Last week, Energy and Commerce Committee Republican Leader Greg Walden (R-OR) discussed his legacy on health care issues, advice he has for his successor, and the importance of bipartisanship, and the path ahead on issues like surprise medical billing, drug pricing, and COVID-19 with Roll Call.
You can read excerpts of the conversation below.
By Sandhya Raman
November 24, 2020
Congress still has the potential to move forward in a bipartisan way on health care issues, including possible action to ban surprise medical bills, the top Republican on the powerful House Energy and Commerce Committee told CQ Roll Call as he approaches retirement.
In a wide-ranging interview with CQ Roll Call, the 11-term lawmaker reflected on his time shaping health policy and highlighted issues he hopes his successor will focus on.
“I’ve had a great run and I’m not one of those cranky, grumpy members leaving in disgust,” Walden said. “Democracy was meant to be messy and loud and I think we’d all admit there have been times when it’s louder and messier than any of us wanted or liked, but it still works.”
He said he hopes his successor follows the formula he tried to adhere to, especially in following regular congressional order rather than bringing legislation to the floor without input from rank-and-file members.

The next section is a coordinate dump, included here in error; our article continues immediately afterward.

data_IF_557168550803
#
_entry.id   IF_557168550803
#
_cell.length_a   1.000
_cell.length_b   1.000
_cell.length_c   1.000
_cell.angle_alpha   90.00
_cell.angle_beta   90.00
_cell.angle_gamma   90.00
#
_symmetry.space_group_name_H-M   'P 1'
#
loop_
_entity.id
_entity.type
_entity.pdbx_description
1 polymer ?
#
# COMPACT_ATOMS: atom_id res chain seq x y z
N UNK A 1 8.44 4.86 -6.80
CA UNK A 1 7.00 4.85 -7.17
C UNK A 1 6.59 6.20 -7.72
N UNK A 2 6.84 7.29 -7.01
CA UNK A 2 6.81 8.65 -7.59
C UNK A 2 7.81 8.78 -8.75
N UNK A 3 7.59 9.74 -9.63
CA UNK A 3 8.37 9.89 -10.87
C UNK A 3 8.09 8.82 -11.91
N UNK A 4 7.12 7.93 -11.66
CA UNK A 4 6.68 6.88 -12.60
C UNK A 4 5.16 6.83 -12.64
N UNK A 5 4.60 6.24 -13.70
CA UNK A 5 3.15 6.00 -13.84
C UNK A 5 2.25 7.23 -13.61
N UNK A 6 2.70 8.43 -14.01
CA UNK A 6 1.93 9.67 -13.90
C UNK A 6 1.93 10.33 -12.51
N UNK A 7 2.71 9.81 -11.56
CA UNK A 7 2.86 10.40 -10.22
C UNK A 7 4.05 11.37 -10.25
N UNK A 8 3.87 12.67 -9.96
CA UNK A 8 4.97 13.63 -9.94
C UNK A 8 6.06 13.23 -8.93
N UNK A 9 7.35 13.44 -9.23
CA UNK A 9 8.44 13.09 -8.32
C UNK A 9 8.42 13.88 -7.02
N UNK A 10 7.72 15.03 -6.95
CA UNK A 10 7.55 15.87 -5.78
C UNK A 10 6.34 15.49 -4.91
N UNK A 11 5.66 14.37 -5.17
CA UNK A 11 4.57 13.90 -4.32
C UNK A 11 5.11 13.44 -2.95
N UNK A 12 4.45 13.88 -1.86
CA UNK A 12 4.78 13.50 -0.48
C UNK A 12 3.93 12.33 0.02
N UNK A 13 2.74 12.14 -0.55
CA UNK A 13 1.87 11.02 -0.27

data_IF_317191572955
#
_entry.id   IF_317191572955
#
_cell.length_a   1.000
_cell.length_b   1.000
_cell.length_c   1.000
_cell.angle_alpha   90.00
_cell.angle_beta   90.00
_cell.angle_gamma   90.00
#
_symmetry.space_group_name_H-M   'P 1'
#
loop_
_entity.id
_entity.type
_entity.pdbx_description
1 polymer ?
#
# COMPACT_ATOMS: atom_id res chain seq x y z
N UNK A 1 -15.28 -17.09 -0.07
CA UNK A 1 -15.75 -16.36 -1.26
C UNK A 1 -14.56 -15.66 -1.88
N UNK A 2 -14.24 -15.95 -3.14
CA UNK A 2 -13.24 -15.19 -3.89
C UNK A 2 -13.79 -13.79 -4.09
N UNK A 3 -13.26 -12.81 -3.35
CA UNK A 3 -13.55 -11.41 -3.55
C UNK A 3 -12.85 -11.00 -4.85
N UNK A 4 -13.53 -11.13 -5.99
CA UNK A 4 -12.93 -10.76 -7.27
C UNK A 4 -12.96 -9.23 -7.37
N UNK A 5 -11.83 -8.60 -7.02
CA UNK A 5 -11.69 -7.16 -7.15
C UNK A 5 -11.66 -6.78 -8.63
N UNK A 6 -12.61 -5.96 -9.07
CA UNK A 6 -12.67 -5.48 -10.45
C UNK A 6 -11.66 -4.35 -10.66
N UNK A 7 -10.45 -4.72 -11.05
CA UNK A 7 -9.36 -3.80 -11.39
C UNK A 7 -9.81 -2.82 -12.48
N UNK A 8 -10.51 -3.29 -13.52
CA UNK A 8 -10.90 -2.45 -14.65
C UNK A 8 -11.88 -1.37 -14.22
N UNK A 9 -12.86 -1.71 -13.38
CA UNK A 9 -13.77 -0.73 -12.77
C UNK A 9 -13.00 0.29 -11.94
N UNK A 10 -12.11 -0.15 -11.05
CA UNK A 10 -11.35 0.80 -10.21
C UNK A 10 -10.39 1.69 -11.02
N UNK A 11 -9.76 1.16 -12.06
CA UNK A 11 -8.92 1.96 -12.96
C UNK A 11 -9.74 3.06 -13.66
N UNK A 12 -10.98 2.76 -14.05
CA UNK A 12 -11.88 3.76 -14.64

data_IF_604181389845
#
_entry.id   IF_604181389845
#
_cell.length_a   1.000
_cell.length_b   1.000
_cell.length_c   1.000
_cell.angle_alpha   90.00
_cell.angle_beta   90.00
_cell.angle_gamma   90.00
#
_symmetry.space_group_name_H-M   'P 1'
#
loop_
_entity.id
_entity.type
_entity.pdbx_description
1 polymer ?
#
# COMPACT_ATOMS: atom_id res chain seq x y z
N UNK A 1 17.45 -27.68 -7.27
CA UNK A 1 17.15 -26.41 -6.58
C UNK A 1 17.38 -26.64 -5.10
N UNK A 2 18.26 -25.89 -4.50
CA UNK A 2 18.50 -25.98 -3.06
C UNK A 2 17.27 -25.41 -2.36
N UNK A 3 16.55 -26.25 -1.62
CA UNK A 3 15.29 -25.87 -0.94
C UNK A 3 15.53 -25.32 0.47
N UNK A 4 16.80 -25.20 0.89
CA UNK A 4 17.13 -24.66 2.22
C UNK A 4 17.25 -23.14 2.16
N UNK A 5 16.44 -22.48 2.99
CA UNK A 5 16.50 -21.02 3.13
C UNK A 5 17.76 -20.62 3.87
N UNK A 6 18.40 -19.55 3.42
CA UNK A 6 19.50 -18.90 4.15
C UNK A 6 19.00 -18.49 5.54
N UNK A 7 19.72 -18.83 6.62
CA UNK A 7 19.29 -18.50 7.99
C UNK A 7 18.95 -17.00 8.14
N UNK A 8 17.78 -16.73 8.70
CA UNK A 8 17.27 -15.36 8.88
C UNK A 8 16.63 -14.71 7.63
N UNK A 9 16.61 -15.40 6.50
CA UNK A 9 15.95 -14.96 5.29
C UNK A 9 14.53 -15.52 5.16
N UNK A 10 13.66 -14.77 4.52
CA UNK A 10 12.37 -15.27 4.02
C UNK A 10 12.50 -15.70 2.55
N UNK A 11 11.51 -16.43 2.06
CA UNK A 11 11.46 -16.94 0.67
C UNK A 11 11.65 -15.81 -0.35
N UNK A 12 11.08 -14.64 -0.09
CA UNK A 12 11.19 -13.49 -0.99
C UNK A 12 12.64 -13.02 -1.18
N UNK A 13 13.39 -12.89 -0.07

“I always tried to do hearings, and then markups, you know, and subcommittee and full committee,” Walden said. “I think it’s really important to do that and to realize that people sitting on the other side of the dais aren’t your enemies. They may just have different views.”
More recently, Walden has focused on efforts to lower the cost of prescription drugs and end surprise medical billing.
House Democrats backed a drug pricing bill that was rejected by Senate Republicans. Opponents of that bill argued that it would stifle innovation of new drugs.
“We as Republicans were very hesitant about not blocking innovation when it comes to health care,” Walden said, pointing to current efforts to bring a COVID-19 vaccine or treatment to market.
A Congressional Budget Office previously estimated that the bill could result in eight to 15 fewer drugs not being developed over the following decade.
“Well, for goodness sakes, we sit here on the cusp of a scientific miracle breakthrough with vaccines for COVID that’s going to be 95 percent effective,” he said. “What if you had backed up 10 years and had this regime in place? Where would we be on innovation, and would one of those vaccines be one of those eight or 10 new drugs, never developed? I don’t know.”
He remains somewhat optimistic that surprise billing legislation could cross the finish line in the lame-duck session.
“We have a really good bipartisan, bicameral solid piece of policy here that protects the consumers and, but I’ll tell you, it’s a tough business taking on the medical industrial complex,” Walden said. “I think we’re close to getting something that can get through, hopefully before the end of the year.”
Read the full piece here.